Finding a Job

Finding a Job Jon Wundersitz Mon, 11/23/2020 - 14:22

Employability skills

Employers often place a high value on employability skills as they want someone who will be a good fit for their business. While you can gain these skills through work experience, they are not job-specific, cover a range of personal qualities and skills, and transfer across different occupations and industries.

Core Skills

People skills

Communication skills

Work ethic


Problem solving

Ability to work in a team

Personal presentation

21st Century Skills

Problem solving

Digital literacy


Presenting skills

Critical thinking

Financial literacy

Recent research by the NSC highlights the importance of these skills, showing that three quarters of employers consider personal qualities at least as important as, if not more than, technical skills.

It is important to take the time to think about the employability skills you have. It will then be easier for you to tell employers what you can offer, but also help you think about what skills you can develop to improve your chances of getting a job.

While some employers will compromise on education or experience, most will not compromise on employability skills. Feedback from employers shows that they can teach someone to use a machine, but they cannot teach someone to be reliable or polite to their customers.

You need an excellent résumé and job application

Your résumé and application are often your first chance to market yourself to potential employers.

To improve your chances of reaching the next stage in the recruitment process, your application will need to stand out.

How do you do this?

  • Research the business and job. This will help you tailor your application and show your interest in the position.
  • Ring the employer and ask questions about the job and the business. Doing this demonstrates your enthusiasm and the employer will remember you and look for your application.
  • Be succinct. Your application and résumé should be around 1-2 pages each.
  • If possible, include examples from your current job, work history or extracurricular activities and explain how these directly relate to the position on offer.
  • Double and triple-check that there are no spelling or grammatical errors in your application. Also consider asking someone to review your application, to help pick up any mistakes you may have missed.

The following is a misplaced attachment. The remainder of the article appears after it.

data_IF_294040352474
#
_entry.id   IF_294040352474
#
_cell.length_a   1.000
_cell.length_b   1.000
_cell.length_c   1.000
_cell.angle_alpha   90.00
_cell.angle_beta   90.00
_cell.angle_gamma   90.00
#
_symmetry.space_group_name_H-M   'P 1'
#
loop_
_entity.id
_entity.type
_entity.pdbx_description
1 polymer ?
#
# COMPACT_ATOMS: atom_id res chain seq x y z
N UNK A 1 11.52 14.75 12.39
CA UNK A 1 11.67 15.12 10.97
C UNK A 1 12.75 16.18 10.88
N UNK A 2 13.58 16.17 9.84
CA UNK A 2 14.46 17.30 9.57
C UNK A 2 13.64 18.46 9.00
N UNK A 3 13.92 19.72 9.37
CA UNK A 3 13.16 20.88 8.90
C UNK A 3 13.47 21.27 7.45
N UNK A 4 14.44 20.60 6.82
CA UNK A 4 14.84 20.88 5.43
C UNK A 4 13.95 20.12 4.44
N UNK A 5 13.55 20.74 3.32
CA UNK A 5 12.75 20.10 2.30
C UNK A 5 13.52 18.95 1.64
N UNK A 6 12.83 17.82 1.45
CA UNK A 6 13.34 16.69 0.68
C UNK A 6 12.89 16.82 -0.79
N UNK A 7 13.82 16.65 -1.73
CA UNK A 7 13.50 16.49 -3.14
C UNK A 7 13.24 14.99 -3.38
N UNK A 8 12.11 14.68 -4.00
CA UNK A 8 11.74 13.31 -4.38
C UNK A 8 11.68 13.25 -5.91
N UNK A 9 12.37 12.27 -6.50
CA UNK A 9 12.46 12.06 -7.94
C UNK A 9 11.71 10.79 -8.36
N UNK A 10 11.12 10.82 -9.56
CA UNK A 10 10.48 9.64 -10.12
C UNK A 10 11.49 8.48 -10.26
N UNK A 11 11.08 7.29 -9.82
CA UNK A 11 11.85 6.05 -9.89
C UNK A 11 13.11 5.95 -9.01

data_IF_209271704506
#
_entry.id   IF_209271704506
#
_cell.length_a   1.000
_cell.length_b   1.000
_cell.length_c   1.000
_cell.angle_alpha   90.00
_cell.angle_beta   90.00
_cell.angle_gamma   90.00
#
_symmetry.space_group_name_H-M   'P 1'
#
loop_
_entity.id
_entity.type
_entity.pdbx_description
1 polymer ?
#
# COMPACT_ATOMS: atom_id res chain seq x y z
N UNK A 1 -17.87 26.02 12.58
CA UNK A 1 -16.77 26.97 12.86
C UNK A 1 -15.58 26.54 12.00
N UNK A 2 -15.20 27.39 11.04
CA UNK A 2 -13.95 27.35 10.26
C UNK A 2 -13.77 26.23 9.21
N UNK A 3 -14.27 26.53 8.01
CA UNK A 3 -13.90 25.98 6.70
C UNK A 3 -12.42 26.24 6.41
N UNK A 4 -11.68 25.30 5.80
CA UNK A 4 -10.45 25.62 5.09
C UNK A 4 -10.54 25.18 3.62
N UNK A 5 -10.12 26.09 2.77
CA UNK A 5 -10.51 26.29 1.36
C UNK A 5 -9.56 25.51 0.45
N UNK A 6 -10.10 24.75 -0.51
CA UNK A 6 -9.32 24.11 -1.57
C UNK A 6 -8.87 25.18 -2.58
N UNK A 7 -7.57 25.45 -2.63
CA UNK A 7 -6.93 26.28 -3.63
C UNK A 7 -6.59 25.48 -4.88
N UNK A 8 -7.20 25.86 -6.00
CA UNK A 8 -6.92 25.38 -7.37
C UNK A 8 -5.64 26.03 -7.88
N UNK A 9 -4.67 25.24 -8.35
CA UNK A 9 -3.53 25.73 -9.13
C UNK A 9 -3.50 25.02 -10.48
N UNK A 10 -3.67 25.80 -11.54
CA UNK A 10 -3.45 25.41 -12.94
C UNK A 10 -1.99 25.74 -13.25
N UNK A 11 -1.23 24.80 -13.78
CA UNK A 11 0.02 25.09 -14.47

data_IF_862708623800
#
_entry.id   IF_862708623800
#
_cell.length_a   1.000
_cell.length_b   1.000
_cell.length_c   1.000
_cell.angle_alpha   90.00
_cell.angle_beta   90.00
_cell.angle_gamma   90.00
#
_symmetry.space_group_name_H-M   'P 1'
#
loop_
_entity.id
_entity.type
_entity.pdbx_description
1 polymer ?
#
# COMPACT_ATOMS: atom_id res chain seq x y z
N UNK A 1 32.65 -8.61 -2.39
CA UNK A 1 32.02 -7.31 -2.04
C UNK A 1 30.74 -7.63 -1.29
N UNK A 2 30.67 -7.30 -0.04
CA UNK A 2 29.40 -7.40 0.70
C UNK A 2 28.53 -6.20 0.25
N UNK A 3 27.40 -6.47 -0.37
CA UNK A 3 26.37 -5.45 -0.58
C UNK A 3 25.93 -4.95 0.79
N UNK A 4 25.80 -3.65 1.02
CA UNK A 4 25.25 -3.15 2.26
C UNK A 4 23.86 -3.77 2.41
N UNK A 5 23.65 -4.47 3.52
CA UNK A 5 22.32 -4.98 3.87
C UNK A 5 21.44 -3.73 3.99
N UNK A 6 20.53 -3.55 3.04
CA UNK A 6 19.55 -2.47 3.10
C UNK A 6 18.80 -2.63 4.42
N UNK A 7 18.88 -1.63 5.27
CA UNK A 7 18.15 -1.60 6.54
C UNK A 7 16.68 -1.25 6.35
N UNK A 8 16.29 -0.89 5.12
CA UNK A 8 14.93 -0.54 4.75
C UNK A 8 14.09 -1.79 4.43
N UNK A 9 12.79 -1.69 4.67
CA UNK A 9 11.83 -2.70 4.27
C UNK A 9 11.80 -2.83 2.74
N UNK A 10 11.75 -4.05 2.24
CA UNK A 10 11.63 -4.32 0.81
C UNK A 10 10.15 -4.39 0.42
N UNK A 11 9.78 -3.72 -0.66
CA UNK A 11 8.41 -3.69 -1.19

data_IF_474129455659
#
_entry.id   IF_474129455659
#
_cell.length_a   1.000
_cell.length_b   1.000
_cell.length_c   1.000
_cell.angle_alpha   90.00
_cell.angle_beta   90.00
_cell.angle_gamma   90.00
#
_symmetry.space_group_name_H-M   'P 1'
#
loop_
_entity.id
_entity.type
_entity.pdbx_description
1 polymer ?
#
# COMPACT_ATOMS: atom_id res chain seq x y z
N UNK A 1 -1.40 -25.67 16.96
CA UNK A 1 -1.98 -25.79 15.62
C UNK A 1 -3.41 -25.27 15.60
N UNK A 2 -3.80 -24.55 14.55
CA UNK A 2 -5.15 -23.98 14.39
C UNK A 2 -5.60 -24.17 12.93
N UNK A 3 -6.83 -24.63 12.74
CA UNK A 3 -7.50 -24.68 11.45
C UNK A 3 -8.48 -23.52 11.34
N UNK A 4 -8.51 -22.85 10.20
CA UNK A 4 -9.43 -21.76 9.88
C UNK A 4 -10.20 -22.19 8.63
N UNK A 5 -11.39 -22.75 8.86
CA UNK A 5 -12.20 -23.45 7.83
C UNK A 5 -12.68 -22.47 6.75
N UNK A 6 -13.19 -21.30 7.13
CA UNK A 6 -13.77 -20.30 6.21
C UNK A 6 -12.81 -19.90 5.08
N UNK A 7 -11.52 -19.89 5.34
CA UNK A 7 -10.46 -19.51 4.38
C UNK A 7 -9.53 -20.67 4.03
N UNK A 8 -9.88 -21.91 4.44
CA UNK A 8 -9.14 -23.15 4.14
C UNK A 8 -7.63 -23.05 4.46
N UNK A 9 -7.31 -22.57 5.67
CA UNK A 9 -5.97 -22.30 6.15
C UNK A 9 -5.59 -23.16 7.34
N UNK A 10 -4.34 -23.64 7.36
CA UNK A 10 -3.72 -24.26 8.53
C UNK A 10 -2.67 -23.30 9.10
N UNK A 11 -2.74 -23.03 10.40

Tailor your application to each job

Every job and business is different, so write your application specifically for each job. Do not fall into the trap of using generic applications. Imagine what an employer would think if they receive an application better suited to a role as a sales representative when their position is for an apprentice refrigeration mechanic.

Employers want the right match for their business, and showing that you have read the job description carefully and researched their organisation will help set you apart from other candidates.

More advice on writing résumés and job applications can be found at

Digital job applications 

Applying for a job has changed—many employers are using new technologies in their recruitment processes as a result of the COVID-19 pandemic. For example, some employers are using software to scan résumés to shortlist candidates who match their needs.

Here are some tips that may help you land a job online:

  • make sure you read all instructions carefully so you don’t miss any steps
  • check that all information and responses for online applications are well thought out and don’t have any spelling or grammar mistakes
  • make your résumé software friendly by using a simple format and clearly addressing any selection criteria and required skills
  • some employers will do an online search for your name or look at your social media profile, so consider reviewing your digital presence to ensure it is appropriate
  • be prepared for video interviews—know where to find a good internet connection and professional backdrop, and make the most of the time available for each question. Also dress professionally—a good rule is to dress as you would for an interview in-person.

Source: National Skills Commission, Survey of Employers’ Recruitment Experiences.